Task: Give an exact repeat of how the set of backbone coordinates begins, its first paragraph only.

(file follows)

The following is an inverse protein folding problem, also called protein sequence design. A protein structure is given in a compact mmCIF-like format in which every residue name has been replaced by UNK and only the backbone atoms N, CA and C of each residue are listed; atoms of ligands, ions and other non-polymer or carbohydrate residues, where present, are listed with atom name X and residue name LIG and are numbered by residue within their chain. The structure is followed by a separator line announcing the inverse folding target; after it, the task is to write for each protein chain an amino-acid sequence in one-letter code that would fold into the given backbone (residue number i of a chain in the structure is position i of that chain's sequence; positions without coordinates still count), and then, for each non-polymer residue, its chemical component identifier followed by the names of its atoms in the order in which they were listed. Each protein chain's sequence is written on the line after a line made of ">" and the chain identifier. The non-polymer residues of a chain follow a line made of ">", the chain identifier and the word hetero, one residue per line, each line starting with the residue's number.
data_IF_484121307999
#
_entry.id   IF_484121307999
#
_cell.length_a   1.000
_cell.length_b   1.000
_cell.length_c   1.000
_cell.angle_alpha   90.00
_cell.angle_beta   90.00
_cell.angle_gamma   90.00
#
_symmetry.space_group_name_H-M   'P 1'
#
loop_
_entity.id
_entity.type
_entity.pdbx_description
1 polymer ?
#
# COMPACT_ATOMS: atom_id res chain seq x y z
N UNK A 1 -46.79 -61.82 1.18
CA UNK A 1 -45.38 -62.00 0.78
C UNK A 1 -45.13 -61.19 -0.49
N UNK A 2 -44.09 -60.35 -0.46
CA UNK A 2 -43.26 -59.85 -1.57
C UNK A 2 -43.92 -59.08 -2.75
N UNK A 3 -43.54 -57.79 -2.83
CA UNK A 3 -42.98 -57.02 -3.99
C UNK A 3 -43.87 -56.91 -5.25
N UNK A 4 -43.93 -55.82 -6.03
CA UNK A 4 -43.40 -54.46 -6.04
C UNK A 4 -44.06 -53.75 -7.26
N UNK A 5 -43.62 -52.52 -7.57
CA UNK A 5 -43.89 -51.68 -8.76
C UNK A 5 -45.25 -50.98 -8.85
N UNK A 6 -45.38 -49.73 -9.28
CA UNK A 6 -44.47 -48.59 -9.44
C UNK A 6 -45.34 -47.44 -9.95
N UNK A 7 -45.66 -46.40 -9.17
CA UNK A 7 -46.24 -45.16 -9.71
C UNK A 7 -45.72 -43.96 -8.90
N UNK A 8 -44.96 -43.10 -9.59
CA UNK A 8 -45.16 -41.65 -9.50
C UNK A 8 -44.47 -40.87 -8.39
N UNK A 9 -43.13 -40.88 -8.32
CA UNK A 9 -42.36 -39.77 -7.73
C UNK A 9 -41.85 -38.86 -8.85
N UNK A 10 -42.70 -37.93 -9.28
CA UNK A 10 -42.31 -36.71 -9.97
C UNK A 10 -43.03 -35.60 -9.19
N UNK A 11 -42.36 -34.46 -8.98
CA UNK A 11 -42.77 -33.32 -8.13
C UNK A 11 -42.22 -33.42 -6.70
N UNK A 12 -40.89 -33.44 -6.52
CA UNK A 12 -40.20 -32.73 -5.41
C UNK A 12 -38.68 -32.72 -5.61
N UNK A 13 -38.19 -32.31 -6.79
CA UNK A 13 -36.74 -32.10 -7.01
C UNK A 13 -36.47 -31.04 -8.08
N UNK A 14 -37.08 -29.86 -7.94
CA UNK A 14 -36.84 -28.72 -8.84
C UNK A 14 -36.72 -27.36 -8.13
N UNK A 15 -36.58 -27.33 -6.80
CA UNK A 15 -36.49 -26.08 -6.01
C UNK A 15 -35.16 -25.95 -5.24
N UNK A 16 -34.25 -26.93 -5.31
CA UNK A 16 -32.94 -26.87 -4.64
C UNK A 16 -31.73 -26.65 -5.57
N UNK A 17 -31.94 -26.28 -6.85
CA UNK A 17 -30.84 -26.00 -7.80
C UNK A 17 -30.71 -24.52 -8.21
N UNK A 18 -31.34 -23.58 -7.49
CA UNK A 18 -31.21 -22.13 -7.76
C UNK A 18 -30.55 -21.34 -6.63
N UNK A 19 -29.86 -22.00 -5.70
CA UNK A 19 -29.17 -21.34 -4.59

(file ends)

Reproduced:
The following is an inverse protein folding problem, also called protein sequence design. A protein structure is given in a compact mmCIF-like format in which every residue name has been replaced by UNK and only the backbone atoms N, CA and C of each residue are listed; atoms of ligands, ions and other non-polymer or carbohydrate residues, where present, are listed with atom name X and residue name LIG and are numbered by residue within their chain. The structure is followed by a separator line announcing the inverse folding target; after it, the task is to write for each protein chain an amino-acid sequence in one-letter code that would fold into the given backbone (residue number i of a chain in the structure is position i of that chain's sequence; positions without coordinates still count), and then, for each non-polymer residue, its chemical component identifier followed by the names of its atoms in the order in which they were listed. Each protein chain's sequence is written on the line after a line made of ">" and the chain identifier. The non-polymer residues of a chain follow a line made of ">", the chain identifier and the word hetero, one residue per line, each line starting with the residue's number.